It’s safe to say “Back to the Future Part II” came the closest to predicting our real future than any other time-travel product ever made. On TV, all time travel depictions of the future were (and still are) made tongue-in-cheek so nobody could completely deride the vision years later in reruns.

While Great Britain was already onto more advanced time travel with “Dr. Who”, American TV stayed anchored in exploring and understanding world history. By the early 1980s, America saw the first NBC series about time travel: “Voyagers!” It reached back to the old trope of two friends time-traveling together to right wrongs from specific points in history.

Yes, almost all similar shows had to go back to the Titanic at least once. The doomed ship must have had more time-travelers potentially running into one another on deck than any other notables on board.

By 1989, NBC delved into time-travel again with “Quantum Leap”, this time with a new twist through soul (or mind) transfer. Still, it essentially had two people time-traveling together again if you include Al as Sam’s assistant.

Arguably, “Quantum Leap” had some of the most astute takes on history than any other time-travel series, and some fans still wish for a follow-up or revival.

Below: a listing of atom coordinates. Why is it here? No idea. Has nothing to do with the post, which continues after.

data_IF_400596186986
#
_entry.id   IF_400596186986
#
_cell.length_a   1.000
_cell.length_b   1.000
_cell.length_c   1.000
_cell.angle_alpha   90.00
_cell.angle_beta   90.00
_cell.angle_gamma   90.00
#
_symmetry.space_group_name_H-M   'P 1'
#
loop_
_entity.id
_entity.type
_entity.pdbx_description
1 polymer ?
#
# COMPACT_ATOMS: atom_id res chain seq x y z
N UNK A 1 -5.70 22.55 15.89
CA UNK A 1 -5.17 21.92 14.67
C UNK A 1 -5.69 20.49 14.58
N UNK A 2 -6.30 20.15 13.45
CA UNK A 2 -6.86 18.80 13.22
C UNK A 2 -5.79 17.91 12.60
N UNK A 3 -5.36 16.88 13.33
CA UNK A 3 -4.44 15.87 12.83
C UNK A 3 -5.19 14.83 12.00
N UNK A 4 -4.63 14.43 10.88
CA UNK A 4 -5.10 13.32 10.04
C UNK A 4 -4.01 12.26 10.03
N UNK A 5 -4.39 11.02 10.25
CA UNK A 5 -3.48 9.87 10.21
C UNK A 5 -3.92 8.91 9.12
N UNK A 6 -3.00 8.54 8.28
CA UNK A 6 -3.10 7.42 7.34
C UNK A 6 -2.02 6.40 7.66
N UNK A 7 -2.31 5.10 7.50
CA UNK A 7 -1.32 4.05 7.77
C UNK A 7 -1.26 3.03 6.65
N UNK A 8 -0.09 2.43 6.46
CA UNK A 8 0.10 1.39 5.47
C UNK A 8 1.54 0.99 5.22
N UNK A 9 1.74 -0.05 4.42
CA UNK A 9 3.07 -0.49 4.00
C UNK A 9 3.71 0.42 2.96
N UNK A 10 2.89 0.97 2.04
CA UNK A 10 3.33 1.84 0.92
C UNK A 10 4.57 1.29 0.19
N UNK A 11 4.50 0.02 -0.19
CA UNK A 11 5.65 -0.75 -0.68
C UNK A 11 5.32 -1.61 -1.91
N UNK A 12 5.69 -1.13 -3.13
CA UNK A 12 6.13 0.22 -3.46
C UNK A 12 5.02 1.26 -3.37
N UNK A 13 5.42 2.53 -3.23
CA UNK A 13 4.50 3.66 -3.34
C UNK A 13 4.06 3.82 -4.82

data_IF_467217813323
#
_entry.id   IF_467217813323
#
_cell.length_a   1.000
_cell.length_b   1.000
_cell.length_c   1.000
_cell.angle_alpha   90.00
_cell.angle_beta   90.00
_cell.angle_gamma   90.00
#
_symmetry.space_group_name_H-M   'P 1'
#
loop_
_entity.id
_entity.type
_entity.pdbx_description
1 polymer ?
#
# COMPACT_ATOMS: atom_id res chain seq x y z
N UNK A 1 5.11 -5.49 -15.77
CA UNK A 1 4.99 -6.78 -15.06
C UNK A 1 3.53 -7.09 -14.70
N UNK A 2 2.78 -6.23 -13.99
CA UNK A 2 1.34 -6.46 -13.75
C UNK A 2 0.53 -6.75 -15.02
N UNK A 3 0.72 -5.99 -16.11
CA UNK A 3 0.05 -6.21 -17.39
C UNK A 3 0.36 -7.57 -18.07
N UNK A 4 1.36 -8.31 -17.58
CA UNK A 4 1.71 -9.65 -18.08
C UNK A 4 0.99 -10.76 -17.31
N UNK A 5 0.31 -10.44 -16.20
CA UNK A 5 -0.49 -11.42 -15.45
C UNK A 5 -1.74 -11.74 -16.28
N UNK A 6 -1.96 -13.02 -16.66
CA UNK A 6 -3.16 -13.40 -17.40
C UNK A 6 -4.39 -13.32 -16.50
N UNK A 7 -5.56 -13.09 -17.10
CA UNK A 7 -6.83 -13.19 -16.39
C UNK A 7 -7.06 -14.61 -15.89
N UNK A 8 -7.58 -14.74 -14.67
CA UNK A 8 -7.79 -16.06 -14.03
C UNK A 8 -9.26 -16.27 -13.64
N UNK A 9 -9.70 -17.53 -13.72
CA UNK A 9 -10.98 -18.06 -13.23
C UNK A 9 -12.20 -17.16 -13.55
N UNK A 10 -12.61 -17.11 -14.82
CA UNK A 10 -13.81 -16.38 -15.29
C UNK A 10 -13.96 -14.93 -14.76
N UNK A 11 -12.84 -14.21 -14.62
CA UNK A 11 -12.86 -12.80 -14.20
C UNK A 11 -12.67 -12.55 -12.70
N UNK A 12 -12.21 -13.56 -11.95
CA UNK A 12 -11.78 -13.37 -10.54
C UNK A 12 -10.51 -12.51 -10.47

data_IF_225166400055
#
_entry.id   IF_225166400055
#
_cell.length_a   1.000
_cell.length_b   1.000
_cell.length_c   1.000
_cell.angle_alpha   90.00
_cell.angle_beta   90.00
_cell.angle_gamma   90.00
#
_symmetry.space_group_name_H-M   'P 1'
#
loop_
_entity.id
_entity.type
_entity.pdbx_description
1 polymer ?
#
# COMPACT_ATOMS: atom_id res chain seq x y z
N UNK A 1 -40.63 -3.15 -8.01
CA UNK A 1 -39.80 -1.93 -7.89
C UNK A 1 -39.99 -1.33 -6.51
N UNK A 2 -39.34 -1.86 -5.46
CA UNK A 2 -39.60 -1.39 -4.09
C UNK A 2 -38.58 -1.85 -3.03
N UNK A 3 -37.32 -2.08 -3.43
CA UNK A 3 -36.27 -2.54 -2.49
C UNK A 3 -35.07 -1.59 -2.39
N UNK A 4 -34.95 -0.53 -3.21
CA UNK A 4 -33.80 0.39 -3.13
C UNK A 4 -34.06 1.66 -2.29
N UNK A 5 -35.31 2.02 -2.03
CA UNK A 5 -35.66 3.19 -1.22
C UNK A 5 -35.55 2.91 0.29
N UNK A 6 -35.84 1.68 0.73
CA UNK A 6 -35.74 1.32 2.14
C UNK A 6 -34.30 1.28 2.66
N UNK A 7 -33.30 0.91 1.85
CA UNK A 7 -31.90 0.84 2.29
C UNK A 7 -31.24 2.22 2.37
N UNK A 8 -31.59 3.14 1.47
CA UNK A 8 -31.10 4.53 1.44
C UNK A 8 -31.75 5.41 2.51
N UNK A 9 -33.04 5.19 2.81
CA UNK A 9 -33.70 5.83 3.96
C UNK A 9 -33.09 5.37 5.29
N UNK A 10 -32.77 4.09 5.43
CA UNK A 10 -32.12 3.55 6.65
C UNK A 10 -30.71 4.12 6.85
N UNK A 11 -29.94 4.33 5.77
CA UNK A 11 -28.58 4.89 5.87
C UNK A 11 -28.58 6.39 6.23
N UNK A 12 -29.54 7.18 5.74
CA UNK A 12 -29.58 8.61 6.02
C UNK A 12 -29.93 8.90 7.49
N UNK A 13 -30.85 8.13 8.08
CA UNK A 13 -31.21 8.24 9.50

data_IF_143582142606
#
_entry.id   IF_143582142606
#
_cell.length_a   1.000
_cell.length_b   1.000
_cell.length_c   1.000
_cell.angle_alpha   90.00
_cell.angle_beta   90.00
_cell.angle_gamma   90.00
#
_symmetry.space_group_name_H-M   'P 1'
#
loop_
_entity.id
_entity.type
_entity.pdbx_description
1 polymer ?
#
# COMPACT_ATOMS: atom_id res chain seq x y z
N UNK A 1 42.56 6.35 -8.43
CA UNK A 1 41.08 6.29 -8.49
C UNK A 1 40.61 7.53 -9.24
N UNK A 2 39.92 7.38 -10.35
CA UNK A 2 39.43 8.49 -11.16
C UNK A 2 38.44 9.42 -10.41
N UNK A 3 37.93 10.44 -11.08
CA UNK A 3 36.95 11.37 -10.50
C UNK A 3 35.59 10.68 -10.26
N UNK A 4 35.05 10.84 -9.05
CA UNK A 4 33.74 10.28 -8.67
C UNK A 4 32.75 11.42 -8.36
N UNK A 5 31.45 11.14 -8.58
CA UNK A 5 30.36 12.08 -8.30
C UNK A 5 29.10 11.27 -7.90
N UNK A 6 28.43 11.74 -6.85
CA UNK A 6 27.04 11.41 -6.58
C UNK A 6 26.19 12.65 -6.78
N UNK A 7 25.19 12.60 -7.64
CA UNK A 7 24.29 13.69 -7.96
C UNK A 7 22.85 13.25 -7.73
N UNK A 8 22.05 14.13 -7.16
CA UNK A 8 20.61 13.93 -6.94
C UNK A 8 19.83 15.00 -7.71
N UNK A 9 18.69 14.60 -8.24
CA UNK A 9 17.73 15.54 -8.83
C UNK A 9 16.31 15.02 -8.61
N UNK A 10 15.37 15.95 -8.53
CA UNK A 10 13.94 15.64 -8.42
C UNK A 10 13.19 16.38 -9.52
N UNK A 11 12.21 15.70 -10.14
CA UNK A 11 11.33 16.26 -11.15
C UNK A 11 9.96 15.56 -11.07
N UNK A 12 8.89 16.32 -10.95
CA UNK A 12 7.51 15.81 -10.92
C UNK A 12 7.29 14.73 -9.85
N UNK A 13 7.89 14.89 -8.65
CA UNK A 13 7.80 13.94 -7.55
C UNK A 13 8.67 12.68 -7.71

Now with “Timeless”, you see why we can call NBC the true time-travel network. The series intends to take from past time-travel shows and have near-future people traveling to our past to prevent a rogue traveler from altering events. It’s credible enough where we could almost blame them for why world history turned out so flawed and bloody.

Looking at TV’s next decade, though, what about time-traveling to the future and depicting it without being outrageous?

TV’s Future of Traveling to the Future

“Dr. Who” still manages to visit the future effectively, though mainly in the context of other galaxies, planets, and realities. With “Star Trek: Discovery” arriving next year, we’ll likely get more time-travel episodes as we’ve seen in all other “Star Trek” properties. The “Trek” future is also one seeming most plausible (or maybe cathartic) without going in the direction of post-apocalypse.

Although we’ve seen a few TV shows depicting an apocalyptic view of the future, they aren’t told through a time-traveler’s perspective. Let’s see networks get braver and depict an American future being visited by someone from the past or 2016. Perhaps these visitations should occur over different points in future time to depict how we evolve down the road.

The arbitrary visits to the past might give some insight into history, yet how many times will we see time-travelers visiting the Hindenburg disaster or other pivotal historical moments?

“Timeless” may still work within this context if it gives some twists on how history shaped us into what we are now. Regardless, let’s see a time-travel show that depicts a future reflecting what’s happening today, with conscientious time-travelers attempting to change it from its destructive curve.